History seems unlikely to applaud the UK's military interventions in Iraq and Afghanistan over the past decade and a half. The human cost for those who have served Queen and country in those campaigns has been terrible, both in terms of the men and women who have been killed, and those who have been injured. "The Last Tour of Archie Forbes" by Victoria Hendry brings home forcibly the truth that not all injuries are obvious: that those afflicted by the mental scars following their experience of war are as deserving of care and support as those afflicted by the physical scars.
Archie Forbes had a high flying career as a corporate lawyer in Edinburgh, and he had a loving wife who was due to give birth to their first child. But he was also a volunteer in the Territorial Army and as a result he served as a lieutenant in Afghanistan. He returned from his tour of duty damaged by the experience, suffering from Post Traumatic Stress Disorder, and his whole world fell to pieces as a result. We encounter Archie living rough in Edinburgh and depending on the handouts of charities and the very few friends he has left. His behaviour is challenging and his problems interacting on a "normal" basis with those around him appear to be getting worse rather than better. As a result his lifestyle is becoming steadily more chaotic and his prospects ever poorer. But then a bizarre stroke of fortune opens up a possible new avenue of opportunity for him. Has he been handed a lifeline by fate? It seems not, because through no fault of his own this quickly turns him into a man on the run from the police.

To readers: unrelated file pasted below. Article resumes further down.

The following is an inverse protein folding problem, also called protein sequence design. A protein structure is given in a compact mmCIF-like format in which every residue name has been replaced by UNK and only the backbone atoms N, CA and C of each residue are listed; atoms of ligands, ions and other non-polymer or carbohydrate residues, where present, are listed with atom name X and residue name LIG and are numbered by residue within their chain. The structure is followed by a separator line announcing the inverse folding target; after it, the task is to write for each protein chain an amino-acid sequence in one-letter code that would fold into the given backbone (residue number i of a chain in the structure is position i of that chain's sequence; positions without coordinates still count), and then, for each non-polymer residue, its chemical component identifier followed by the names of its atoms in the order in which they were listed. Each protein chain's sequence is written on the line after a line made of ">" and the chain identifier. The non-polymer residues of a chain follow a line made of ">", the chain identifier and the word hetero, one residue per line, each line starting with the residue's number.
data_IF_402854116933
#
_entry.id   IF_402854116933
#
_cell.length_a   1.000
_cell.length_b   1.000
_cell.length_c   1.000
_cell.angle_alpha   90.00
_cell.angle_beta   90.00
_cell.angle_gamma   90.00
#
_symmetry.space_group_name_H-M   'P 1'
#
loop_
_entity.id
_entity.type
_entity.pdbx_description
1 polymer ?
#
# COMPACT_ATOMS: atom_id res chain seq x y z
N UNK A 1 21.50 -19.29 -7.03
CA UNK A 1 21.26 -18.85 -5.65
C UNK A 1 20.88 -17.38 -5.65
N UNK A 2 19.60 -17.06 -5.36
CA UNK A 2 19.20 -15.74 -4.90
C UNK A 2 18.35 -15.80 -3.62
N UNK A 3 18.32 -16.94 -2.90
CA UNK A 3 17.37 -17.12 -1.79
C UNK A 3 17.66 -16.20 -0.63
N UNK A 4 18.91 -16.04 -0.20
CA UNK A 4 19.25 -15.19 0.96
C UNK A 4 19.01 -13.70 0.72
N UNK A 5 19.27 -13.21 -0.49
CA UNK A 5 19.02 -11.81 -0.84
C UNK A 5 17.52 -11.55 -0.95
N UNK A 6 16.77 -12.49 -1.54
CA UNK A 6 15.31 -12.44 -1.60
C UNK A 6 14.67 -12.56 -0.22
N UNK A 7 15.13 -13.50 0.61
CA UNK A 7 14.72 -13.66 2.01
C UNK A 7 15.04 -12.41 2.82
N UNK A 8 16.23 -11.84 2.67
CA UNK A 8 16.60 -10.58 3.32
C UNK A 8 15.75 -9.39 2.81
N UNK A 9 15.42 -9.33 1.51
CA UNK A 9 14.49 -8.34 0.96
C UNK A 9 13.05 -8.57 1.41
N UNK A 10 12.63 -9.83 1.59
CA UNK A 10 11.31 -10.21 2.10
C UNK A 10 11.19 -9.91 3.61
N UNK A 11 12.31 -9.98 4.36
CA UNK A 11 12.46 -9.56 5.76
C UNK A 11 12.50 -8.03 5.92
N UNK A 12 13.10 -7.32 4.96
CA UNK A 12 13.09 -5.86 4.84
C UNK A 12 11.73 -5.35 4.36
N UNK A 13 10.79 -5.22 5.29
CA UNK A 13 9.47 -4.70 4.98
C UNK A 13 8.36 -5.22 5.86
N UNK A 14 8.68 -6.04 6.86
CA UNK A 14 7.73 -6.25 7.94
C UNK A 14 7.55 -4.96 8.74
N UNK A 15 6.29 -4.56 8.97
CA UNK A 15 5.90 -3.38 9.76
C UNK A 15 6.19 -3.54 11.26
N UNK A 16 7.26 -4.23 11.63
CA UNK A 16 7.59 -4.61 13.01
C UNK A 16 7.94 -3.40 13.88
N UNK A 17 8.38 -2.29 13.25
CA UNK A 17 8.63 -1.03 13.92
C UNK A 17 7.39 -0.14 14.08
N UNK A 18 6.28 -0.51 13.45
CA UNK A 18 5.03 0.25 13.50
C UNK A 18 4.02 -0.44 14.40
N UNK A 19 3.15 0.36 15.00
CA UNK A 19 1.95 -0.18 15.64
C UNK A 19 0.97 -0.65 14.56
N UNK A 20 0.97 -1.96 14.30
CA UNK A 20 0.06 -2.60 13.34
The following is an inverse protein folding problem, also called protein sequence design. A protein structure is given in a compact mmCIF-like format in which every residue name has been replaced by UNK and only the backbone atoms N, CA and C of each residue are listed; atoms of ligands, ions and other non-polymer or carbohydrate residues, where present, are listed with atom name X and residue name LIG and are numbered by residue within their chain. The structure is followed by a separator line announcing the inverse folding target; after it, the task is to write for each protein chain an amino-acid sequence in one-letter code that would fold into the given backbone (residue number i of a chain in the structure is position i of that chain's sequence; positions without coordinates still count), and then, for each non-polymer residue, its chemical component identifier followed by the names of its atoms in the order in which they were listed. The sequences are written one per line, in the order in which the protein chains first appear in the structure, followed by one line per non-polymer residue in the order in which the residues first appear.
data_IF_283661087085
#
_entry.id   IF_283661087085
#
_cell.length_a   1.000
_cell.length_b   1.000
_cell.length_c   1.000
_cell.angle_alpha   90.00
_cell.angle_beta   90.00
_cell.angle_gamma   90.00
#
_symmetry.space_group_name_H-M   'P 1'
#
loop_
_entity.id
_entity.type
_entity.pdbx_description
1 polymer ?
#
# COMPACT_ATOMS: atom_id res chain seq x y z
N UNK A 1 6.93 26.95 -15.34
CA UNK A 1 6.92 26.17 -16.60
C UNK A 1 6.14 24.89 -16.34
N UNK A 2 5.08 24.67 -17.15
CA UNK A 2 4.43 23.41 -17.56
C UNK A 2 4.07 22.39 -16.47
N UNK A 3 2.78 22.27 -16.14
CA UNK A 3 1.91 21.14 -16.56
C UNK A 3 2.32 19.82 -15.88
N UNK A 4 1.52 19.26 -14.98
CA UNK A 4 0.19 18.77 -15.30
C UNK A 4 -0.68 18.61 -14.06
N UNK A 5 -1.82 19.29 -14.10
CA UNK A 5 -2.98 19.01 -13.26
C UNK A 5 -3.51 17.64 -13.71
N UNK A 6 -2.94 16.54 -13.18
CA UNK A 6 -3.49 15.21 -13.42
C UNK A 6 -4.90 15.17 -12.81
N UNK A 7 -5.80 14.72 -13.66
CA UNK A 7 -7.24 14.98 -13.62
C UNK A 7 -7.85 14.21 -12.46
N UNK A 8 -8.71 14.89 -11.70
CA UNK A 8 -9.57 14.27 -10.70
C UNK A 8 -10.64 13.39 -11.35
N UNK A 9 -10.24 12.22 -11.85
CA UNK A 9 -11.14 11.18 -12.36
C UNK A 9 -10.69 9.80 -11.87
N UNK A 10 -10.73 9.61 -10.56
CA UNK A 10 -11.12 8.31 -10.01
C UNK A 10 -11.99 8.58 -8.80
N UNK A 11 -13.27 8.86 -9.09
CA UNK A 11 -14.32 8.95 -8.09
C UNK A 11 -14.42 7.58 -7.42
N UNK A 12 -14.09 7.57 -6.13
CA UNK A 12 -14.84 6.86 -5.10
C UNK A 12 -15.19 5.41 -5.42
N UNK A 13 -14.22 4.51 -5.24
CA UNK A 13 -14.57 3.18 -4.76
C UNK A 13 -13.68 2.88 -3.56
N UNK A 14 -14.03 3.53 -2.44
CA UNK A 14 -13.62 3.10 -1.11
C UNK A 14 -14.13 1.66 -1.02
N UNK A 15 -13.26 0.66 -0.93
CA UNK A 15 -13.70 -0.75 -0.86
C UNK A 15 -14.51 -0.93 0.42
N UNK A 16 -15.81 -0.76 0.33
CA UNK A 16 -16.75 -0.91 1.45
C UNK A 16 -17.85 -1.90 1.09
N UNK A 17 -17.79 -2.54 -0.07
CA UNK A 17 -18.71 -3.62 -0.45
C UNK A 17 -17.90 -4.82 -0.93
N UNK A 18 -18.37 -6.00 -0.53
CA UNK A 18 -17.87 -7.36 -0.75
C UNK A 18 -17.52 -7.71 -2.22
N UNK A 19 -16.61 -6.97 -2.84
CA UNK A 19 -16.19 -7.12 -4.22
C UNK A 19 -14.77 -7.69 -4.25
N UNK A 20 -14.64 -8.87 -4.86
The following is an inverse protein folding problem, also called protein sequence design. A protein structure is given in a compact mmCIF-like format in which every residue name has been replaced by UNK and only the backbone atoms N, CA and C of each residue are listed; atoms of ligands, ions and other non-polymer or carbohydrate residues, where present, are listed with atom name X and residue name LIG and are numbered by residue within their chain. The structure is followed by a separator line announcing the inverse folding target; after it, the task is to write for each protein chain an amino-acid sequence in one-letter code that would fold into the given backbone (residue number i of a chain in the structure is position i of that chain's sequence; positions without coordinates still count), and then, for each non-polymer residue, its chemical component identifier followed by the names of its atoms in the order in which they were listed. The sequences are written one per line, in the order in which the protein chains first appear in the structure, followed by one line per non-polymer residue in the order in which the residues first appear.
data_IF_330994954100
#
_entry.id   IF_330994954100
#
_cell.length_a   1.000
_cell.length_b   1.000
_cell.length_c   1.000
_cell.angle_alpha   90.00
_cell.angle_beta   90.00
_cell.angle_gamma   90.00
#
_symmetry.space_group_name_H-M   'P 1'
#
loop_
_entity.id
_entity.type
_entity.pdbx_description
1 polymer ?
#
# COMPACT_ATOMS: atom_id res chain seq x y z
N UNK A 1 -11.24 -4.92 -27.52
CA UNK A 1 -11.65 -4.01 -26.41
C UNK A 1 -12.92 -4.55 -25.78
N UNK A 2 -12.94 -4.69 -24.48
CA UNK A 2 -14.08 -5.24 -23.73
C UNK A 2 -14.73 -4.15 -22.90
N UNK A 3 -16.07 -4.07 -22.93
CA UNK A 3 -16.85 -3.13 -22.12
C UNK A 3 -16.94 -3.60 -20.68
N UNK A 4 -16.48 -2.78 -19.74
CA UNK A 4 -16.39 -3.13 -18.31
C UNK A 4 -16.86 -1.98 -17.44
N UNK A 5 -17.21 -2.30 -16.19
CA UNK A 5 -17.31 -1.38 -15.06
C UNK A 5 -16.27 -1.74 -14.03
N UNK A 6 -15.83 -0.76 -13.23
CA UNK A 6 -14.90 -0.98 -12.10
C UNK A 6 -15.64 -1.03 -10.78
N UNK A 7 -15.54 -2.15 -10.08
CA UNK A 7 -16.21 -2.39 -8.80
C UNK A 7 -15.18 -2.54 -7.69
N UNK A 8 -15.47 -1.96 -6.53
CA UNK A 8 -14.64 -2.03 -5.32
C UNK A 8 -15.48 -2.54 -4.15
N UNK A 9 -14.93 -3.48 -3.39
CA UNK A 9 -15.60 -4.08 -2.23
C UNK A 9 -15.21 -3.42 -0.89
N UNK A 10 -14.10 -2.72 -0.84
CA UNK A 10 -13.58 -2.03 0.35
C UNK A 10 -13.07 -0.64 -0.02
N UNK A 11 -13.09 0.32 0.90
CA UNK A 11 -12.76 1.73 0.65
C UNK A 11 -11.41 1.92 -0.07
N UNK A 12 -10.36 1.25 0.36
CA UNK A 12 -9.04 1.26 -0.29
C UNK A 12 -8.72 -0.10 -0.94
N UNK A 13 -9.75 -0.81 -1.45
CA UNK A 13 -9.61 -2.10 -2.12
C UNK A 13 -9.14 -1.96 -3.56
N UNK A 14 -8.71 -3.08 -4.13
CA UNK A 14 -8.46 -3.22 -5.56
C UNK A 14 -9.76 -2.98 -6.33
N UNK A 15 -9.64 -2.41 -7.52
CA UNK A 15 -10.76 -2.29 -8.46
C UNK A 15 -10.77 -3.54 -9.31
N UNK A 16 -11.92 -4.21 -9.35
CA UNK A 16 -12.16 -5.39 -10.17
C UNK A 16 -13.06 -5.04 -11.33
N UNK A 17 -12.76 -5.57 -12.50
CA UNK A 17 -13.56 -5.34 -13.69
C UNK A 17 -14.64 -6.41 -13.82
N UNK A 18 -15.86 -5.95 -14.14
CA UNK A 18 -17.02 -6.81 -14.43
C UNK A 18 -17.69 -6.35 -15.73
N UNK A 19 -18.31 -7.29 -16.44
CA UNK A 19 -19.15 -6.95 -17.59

Victoria Hendry's portrayal of a man suffering from PTSD is utterly compelling and absolutely convincing. A simple description of the book's contents may not make it stand out as the most immediately appealing read you will find on the bookshop shelves, but that overlooks just how very important the story being told is to the world we live in today, and to our apparently increasingly uncaring society. Will Archie ever be able to find a way of rediscovering the man he once was? And just what was the experience that pushed him over the edge? As we follow Archie's efforts to deal with the world around him, the reader is immersed in an existence that is both utterly alien to many of us, yet at the same time as close and familiar as the real life ex-soldier sitting on a corner of Edinburgh's Princes Street with a begging bowl and a piece of cardboard on which he's written his story.